The roles of the TSOs are to carry electricity from power plants and gas from the Zeebrugge LNG terminal and the different delivery points to the distribution networks or straight to industrial customers. For your information, during this stage, the electricity is routed under high voltage and gas under high pressure. In addition, the TSOs are also obliged to ensure the overall balance of the network (continuous balance between production and consumption).
European transport networks are interconnected, and so there are links and constant exchanges of energy between neighbouring countries. The cost of electricity transmission can be easily appreciated in the sense that it appears directly on your bill.*
These are the last stakeholders in the delivery of energy. They liaise between the Elia and Fluxys transmission networks and private dwellings. How? Via medium and low voltage/pressure networks which they manage as well as construct. This means that in the event of problems with your energy meter or power failure, you should contact your DSO (and not your supplier). The same applies if you wish to connect your house to natural gas or electricity.
The DSOs are regulated and controlled by each municipality individually. Therefore they enjoy a monopoly situation in the region attributed to them. So you depend on a specific DSO according to your address and cannot choose it.
Since it is the DSO that establishes the peak and off-peak hours, the night rate does not begin at the same time in all Belgian municipalities.
Note that the different costs associated with your DSO are set out in detail on your bill.
You can easily find your DSO by entering your postal code in our distribution system search tool.
Some actors enjoy a legal monopoly status, and so bodies have been created to control and regulate the energy market. To some extent, they play the role of energy police.
There are three regional regulators:
And a federal regulator: the Commission for Electricity and Gas Regulation (CREG).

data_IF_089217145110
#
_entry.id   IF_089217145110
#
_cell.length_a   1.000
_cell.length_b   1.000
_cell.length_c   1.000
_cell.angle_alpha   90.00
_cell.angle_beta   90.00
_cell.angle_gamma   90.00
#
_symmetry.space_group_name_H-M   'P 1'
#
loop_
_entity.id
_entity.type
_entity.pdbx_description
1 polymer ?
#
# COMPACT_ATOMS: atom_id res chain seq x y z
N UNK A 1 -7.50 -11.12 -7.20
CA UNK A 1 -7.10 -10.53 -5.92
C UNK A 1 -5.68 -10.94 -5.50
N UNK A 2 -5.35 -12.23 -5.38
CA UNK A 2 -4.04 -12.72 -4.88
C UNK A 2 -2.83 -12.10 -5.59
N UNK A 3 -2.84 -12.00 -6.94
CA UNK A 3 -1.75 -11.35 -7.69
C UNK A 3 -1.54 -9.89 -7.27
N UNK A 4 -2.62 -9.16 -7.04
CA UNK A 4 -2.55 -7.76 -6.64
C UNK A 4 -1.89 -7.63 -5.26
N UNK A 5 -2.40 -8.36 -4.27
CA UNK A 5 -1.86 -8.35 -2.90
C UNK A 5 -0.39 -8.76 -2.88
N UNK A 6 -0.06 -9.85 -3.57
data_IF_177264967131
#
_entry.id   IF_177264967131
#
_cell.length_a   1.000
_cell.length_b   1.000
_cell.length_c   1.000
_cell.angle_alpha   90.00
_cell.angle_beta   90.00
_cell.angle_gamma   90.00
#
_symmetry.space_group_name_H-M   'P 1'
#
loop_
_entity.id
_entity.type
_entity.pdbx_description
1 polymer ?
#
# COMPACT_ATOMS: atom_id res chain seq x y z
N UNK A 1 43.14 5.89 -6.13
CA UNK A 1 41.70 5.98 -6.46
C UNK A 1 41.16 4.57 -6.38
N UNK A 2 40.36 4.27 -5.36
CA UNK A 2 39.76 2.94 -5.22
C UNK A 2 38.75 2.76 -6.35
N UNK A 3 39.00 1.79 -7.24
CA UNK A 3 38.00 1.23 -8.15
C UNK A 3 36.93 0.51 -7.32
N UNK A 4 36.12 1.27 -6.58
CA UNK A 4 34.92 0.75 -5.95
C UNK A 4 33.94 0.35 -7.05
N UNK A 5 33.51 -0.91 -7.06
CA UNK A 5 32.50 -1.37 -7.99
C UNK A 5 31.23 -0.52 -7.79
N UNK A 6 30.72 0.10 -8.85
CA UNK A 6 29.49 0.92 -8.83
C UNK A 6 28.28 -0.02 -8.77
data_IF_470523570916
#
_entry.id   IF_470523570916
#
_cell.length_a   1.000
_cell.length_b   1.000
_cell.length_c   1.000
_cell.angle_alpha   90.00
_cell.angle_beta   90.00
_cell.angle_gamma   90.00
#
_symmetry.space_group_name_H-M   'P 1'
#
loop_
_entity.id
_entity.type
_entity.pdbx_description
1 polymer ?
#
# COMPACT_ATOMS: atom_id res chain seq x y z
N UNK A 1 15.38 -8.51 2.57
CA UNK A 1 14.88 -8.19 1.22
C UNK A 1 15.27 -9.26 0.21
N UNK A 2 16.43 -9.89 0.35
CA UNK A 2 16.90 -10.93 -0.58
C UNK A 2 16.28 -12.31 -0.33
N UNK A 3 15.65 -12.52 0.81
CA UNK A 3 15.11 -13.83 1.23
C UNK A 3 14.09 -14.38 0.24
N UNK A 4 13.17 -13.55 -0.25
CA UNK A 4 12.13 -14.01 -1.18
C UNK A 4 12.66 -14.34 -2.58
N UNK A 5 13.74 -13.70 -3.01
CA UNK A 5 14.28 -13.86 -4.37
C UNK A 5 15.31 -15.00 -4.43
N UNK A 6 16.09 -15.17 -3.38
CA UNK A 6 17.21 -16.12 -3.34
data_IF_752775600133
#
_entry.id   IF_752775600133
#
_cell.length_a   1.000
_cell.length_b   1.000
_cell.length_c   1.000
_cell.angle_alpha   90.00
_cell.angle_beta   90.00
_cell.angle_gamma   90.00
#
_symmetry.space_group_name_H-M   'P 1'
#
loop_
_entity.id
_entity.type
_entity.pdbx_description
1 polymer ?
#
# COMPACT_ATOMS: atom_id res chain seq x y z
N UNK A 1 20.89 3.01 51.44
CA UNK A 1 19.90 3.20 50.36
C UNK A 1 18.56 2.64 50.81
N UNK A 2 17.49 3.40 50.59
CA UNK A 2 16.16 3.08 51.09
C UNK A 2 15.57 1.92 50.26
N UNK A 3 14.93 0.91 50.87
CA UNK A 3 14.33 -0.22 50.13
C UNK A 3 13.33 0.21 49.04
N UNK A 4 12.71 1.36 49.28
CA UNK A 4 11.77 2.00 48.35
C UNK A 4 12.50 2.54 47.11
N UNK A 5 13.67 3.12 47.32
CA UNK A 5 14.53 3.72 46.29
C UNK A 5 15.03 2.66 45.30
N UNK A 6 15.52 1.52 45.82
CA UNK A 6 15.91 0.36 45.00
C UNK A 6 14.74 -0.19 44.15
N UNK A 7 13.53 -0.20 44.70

The roles of the regulators are to:
In Belgium, there are several mediation services. One is federal, the Energy Mediation Service, and the others are regional. Their aim? To deal with the complaints of consumers in dispute with their supplier or DSO and fail to reach a friendly solution. To do so, they study each case and if they feel the application is admissible, they will help the customer to solve the dispute. However, these organizations have no legal power. Therefore, they cannot force the market actors to follow their recommendations. It is therefore up to the complainant to begin legal proceedings.
In conclusion, the consumer only has leverage with one actor: the supplier. This limited room for manoeuvre must not be overlooked! Indeed, rates between different suppliers, or even between different rate plans from the same company, may often be substantially different. So, do not hesitate to compare energy prices every year and if necessary to cancel your current energy contract to take out a better one. You can perform these comparisons in just minutes and they will provide the most suitable deal for you.
* You will have noticed that for gas, the transmission charge does not appear on your bills. This price is included in the one indicated by your DSO. However, since 2015, the Creg demands that suppliers also display the cost of transporting gas directly on your bill.Respond!